If you decide to file a complaint with your State Insurance Commissioner, first familiarize yourself with your state’s complaint process. Many state insurance commissioners have a standard complaint form you can download or fill out online. Be sure to keep records of all conversations and interactions with the insurance company to document the steps you’ve taken to attempt to resolve the issue. Consider creating a log of the dates, times, and nature of your contact with the insurance company.
Once you have filed a complaint, the commissioner may send a copy to the insurance company and give them a date by which they must respond. If the commissioner believes the response is sufficient, she or he will send a copy of the insurance company’s response to you. If the commissioner feels the insurance company’s response is inadequate, staff from the commissioner’s office will work with you and the insurer to resolve the issue.
While a report of one negative experience with an insurer may not be enough to illicit action, a pattern of delays and difficulties with an insurer’s prior authorization process noted by many physicians is likely to catch an Insurance Commissioner’s attention. The NAIC cannot tell a problem is widespread if providers and patients don’t report it to the State Insurance Commissioners.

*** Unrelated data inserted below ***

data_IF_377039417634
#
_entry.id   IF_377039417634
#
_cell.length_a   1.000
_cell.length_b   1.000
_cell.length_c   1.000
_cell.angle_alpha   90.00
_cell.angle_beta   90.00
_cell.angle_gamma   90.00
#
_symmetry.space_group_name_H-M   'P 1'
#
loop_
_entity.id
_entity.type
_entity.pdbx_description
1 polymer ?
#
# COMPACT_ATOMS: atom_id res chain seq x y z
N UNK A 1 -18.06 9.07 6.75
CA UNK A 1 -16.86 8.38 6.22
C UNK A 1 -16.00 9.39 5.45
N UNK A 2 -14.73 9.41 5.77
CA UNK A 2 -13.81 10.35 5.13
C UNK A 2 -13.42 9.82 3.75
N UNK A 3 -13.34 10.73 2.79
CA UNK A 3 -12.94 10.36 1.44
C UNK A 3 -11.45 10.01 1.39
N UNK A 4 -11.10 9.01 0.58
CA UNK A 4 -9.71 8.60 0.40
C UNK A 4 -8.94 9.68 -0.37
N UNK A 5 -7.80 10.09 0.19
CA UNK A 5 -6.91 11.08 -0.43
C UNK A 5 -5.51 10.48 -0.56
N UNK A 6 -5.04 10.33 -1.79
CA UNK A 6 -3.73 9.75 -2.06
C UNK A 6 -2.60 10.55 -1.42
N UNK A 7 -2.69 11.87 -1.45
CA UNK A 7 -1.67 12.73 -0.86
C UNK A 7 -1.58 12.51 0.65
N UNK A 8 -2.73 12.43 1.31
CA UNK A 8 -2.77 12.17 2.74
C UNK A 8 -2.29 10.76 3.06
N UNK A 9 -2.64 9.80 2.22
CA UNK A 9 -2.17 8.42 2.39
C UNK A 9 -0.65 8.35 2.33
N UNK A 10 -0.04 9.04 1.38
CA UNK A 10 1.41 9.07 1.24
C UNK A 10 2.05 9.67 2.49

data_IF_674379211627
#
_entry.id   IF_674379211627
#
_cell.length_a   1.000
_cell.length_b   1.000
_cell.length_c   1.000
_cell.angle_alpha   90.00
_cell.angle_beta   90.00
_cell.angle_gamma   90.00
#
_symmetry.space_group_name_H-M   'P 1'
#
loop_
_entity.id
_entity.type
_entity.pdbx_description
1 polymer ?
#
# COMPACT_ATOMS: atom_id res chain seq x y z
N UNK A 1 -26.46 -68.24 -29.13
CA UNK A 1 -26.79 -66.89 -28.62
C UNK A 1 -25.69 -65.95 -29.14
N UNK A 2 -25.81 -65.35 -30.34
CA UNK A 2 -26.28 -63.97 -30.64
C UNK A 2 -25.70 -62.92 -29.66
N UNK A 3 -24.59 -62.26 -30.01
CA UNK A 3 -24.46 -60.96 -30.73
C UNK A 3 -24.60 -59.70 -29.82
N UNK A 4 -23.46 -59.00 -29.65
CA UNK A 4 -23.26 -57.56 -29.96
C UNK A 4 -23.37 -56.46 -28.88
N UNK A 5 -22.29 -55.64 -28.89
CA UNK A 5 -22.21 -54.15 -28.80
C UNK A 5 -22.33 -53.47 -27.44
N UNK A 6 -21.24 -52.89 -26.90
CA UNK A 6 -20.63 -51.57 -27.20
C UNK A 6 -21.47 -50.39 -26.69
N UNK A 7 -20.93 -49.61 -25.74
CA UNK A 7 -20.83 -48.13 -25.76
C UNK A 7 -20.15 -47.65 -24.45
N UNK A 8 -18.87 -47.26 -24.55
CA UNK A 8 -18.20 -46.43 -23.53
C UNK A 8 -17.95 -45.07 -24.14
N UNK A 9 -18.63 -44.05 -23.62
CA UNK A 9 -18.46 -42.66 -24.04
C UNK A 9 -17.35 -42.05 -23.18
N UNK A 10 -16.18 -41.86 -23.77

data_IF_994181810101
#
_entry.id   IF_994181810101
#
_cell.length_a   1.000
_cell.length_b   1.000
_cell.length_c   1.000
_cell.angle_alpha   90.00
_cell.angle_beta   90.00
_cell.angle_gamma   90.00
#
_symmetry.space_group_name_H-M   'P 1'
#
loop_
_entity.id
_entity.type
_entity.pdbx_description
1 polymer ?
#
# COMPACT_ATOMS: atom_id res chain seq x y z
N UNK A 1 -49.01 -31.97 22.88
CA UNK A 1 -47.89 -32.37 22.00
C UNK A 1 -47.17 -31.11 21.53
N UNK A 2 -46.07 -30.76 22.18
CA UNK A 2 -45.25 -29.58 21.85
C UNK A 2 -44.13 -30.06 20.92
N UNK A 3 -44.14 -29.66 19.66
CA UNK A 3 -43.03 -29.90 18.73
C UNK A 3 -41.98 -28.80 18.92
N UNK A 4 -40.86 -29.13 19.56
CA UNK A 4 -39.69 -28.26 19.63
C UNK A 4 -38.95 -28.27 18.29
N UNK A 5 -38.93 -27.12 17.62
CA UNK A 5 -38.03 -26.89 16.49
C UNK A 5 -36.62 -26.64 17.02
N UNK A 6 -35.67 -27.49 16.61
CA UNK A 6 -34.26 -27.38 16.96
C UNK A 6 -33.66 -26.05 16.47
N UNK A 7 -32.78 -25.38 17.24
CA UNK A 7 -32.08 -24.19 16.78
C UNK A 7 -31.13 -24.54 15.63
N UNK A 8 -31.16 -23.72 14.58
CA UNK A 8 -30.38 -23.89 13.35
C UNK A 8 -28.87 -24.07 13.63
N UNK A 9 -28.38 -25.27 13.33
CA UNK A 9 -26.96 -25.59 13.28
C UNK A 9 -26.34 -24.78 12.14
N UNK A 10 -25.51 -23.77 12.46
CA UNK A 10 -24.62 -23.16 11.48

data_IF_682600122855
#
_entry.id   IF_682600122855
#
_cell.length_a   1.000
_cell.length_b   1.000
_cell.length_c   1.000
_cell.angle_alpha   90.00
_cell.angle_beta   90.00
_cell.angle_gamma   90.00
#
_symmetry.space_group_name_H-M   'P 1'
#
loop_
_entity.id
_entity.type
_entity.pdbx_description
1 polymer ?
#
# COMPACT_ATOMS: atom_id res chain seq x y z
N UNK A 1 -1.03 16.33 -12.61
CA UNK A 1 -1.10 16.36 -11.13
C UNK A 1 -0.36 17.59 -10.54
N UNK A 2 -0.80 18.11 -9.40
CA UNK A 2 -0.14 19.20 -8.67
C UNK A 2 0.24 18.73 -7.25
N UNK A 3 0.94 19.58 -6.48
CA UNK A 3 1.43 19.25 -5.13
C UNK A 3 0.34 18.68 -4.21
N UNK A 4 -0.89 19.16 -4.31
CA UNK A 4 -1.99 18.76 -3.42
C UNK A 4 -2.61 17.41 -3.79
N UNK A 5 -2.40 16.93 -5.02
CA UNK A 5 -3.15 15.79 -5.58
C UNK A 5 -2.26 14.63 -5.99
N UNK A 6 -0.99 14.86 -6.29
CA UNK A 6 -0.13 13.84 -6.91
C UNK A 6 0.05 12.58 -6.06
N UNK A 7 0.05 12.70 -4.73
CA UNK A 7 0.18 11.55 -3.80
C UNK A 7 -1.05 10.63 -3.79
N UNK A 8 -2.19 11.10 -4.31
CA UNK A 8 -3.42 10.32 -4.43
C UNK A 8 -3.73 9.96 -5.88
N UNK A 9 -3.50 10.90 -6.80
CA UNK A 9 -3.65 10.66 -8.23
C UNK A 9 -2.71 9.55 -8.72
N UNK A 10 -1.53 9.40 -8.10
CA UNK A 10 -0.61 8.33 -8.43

Please reach out to AGA with your stories about prior authorization problems, consider reporting insurance companies that employ systems that cause undue burden and delay to your State Insurance Commissioner and help us increase support for the Improving Seniors Timely Access to Care Act of 2019 by contacting your legislators and asking that they cosponsor using this link https://app.govpredict.com/portal/grassroots/campaigns/io77ozaa/take_action. Together, we can pressure insurers, Congress, and Medicare to relieve physician burden and help our patients receive the timely care they need.
Dr. Garcia is a member of the AGA Practice Management and Economics Committee’s Coverage And Reimbursement Subcommittee and clinical assistant professor of medicine, gastroenterology & hepatology, Stanford Medicine, Stanford, California. Dr. Mathews is a member of the AGA Government Affairs Committee and leads efforts in clinical innovation at the Johns Hopkins Armstrong Institute for Patient Safety and Quality, Baltimore.